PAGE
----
Why Haley Barbour Passed on a Presidential Run

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Jonathan Ernst / Reuters

Mississippi Gov. Haley Barbour didn’t have an epiphany or see a burning bush as he anguished over the past week before deciding not to run for President. “He’d love to run,” one close adviser says. “But he decided that alone is not enough of a reason. He wanted to do it, but felt that it was unfair to a lot of other people to do it just because he would enjoy it and have fun.”

Barbour, 63, has been around politics all his life—indeed, he has generations of family history in the business. So it’s not surprising, perhaps, that he made his decision in part by analyzing history.

He first asked whether President Obama can be beaten, and concluded that history is on Obama’s side.

The two elected incumbents unseated since 1970—Jimmy Carter and George H.W. Bush—both faced primary challenges from the ideological base of their party. For Carter in 1980, the challenger was Edward M. Kennedy. For Bush in 1992, it was Patrick J. Buchanan. Both men eked out the nomination only to have their crowns tarnished by conventions unsettled by party resentments.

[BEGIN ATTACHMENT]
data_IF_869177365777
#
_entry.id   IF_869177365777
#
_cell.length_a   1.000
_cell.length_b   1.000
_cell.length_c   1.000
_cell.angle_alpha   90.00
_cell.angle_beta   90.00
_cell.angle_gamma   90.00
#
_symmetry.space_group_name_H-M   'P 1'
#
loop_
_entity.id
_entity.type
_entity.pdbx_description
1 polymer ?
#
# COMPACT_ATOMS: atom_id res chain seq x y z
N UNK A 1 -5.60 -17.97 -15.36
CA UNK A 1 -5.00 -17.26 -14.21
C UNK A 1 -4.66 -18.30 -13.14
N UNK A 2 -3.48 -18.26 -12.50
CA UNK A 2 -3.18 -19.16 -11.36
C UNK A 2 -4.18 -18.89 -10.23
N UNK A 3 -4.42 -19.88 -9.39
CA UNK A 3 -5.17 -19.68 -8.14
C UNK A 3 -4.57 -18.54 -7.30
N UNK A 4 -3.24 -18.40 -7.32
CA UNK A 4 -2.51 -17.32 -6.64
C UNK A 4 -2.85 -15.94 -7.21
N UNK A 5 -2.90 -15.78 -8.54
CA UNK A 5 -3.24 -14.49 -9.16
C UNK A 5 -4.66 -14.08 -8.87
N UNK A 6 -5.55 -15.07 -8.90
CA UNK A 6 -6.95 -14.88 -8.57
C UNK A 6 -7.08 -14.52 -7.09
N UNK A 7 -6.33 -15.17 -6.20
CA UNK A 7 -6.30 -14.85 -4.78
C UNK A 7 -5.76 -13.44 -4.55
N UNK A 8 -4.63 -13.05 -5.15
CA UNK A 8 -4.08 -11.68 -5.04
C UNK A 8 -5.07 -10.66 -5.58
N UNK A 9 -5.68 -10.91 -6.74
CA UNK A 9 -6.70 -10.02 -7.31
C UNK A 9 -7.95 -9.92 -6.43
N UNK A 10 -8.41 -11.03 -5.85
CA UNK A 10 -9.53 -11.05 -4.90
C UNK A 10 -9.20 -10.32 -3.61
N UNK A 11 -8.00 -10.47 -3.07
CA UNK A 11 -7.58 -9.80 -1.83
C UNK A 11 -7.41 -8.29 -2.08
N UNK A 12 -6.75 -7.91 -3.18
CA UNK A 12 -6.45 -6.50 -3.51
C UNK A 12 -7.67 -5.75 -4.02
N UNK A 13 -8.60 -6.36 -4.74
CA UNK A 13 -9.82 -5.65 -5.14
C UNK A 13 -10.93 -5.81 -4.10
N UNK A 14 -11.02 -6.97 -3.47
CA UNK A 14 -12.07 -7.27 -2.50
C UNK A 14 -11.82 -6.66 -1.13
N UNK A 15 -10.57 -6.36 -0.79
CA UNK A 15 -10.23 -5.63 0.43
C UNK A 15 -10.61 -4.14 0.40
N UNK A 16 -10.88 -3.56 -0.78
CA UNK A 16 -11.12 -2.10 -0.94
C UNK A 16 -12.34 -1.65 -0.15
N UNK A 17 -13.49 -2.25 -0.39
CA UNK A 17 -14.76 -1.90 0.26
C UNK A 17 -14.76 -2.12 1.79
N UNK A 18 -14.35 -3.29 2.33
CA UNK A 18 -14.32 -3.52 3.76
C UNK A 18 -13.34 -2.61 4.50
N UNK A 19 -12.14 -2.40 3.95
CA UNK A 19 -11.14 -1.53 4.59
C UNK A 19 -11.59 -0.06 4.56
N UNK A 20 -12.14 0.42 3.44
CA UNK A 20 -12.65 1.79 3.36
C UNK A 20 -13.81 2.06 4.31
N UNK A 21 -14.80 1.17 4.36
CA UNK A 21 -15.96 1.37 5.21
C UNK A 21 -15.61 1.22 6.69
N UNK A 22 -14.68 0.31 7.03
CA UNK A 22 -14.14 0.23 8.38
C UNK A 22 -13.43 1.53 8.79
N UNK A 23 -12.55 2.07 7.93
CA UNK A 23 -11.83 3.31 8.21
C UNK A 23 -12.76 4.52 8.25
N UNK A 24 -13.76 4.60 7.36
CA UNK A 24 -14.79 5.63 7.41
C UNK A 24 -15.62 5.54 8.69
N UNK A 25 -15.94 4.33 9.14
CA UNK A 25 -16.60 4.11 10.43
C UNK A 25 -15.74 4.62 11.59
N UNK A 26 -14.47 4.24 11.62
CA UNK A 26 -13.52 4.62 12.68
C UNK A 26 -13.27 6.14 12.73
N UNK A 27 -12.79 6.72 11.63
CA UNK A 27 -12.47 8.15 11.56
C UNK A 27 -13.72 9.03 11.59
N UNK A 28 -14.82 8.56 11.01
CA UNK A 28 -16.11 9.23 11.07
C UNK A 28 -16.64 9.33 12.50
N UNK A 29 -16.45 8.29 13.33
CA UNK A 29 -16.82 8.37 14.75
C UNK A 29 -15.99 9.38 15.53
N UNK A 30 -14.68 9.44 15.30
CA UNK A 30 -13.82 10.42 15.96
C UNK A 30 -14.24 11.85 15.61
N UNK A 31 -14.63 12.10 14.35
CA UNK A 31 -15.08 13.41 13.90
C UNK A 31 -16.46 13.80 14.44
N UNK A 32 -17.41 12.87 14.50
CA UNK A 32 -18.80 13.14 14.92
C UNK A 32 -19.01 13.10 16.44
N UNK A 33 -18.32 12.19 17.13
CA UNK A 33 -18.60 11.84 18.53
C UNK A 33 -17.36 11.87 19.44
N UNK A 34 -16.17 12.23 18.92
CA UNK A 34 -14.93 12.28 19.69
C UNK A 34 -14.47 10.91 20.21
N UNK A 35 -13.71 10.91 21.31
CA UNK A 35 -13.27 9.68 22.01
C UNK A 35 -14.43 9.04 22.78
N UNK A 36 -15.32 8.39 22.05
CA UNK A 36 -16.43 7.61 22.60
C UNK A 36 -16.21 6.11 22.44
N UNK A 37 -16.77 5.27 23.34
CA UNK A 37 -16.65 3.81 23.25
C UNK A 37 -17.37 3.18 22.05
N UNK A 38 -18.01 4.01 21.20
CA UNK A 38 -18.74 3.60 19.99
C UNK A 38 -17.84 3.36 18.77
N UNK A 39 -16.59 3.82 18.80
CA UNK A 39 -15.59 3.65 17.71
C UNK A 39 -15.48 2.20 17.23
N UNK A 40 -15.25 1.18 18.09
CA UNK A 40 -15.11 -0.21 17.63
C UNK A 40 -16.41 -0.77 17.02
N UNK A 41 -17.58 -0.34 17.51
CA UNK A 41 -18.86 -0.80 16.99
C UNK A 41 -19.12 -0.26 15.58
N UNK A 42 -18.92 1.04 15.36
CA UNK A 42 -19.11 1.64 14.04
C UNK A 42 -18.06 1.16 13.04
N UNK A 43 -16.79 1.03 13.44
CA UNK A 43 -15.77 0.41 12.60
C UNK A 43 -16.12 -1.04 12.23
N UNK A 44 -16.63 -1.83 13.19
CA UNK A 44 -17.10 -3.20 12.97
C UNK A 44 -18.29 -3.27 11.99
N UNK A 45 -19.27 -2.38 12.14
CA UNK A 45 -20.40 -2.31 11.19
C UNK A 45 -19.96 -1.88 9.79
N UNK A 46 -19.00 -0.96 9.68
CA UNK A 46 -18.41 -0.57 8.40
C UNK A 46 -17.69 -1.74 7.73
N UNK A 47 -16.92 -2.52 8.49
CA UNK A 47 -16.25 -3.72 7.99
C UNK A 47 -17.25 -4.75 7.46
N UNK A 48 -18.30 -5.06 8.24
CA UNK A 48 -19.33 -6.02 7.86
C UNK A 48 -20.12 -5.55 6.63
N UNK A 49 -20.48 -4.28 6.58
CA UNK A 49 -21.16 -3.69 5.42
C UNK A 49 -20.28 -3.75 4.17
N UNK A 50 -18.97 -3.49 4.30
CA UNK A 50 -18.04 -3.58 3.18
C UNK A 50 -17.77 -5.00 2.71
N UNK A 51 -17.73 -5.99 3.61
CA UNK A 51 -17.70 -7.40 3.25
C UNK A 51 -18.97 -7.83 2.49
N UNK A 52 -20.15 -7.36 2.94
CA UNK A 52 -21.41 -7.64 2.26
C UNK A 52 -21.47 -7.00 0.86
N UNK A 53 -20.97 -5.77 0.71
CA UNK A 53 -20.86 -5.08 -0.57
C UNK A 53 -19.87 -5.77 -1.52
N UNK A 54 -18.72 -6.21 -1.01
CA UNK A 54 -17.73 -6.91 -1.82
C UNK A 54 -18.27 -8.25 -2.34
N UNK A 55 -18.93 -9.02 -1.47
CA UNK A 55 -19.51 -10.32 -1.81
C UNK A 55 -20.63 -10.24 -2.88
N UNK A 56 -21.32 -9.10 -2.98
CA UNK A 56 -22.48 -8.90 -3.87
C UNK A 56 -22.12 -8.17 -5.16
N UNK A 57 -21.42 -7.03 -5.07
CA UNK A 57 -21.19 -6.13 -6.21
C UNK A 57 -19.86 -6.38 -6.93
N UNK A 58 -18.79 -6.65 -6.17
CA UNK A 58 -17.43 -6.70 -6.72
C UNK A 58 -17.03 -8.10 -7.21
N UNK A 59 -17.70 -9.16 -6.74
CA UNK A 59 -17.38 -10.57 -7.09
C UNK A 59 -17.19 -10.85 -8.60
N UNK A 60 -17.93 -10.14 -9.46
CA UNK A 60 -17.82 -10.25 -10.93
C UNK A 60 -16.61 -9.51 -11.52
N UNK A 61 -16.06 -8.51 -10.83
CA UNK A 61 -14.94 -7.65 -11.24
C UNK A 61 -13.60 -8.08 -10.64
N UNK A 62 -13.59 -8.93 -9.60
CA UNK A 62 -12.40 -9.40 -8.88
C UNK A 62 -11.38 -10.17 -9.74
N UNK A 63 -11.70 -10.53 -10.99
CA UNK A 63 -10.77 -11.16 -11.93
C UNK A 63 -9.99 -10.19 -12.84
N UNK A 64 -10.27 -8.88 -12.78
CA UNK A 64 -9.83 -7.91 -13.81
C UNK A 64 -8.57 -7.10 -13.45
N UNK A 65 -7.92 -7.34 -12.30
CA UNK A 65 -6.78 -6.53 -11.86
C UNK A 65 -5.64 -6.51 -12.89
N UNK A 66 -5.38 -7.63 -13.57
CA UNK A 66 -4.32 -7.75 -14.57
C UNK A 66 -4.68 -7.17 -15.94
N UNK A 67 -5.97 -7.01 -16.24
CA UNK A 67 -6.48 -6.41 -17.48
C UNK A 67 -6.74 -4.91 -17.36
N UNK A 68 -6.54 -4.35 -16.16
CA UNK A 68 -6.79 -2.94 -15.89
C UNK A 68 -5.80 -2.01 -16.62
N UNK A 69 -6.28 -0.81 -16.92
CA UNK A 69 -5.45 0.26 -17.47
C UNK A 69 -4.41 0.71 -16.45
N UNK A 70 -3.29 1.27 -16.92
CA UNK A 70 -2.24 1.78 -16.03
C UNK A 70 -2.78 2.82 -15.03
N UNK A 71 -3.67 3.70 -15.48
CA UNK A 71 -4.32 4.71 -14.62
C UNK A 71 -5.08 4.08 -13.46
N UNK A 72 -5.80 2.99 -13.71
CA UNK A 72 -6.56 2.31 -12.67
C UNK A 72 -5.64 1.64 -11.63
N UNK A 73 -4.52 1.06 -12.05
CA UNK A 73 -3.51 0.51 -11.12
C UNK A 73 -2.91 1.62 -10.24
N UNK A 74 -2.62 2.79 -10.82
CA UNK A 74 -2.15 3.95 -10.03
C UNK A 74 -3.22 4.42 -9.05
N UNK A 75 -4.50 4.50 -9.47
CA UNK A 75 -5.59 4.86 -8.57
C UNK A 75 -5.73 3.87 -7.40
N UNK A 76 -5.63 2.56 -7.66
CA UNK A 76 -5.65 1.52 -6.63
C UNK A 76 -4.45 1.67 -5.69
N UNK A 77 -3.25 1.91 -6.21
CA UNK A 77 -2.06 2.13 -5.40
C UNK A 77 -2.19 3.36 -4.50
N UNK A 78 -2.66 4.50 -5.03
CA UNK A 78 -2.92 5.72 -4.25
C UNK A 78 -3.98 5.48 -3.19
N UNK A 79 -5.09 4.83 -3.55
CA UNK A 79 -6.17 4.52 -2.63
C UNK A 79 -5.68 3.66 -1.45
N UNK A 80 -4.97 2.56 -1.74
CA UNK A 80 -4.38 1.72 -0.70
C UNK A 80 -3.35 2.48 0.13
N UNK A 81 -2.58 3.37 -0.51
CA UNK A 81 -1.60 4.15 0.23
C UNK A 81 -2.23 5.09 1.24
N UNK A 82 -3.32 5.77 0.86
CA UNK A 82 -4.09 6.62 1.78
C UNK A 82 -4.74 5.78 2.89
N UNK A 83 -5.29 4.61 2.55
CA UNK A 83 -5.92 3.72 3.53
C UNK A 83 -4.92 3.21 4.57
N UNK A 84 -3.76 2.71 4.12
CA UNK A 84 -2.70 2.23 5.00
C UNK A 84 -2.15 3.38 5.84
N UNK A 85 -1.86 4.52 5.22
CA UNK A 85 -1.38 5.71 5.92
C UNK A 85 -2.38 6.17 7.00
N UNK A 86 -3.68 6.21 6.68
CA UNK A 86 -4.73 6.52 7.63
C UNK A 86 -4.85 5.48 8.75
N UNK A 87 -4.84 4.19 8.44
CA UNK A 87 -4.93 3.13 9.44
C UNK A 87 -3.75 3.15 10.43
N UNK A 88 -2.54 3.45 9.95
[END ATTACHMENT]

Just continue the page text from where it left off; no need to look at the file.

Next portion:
They also faced strong and damaging third-party candidates in the general election. John B. Anderson took votes from Carter, while Ross Perot dug into Bush’s support.

At this point, Barbour concluded, Obama isn’t likely to be dealing with either of those forces next year.

The former Republican National Committee chairman also took a hard look at his own strengths. As a Southern conservative who got in trouble for saying that he didn’t remember tensions over civil rights in 1960s Mississippi “being that bad,” Barbour realized that he didn’t match up well against America’s first black president “on paper—although he believes that the process of a campaign reveals a true person,” his adviser says.

It’s well-known that Barbour’s wife, Marsha, wasn’t enthusiastic about the race—he had “family acquiescence, but not family support,” as one confidante put it.

History is full of candidates who run for President because they like the attention, because they want to get their ideas out, or because they feel like it’s the proper capstone to a career. Barbour evidently wasn’t looking for any of those consolations. If he was going to run, he wanted to win. So a race that Barbour had been eager to enter just didn’t add up.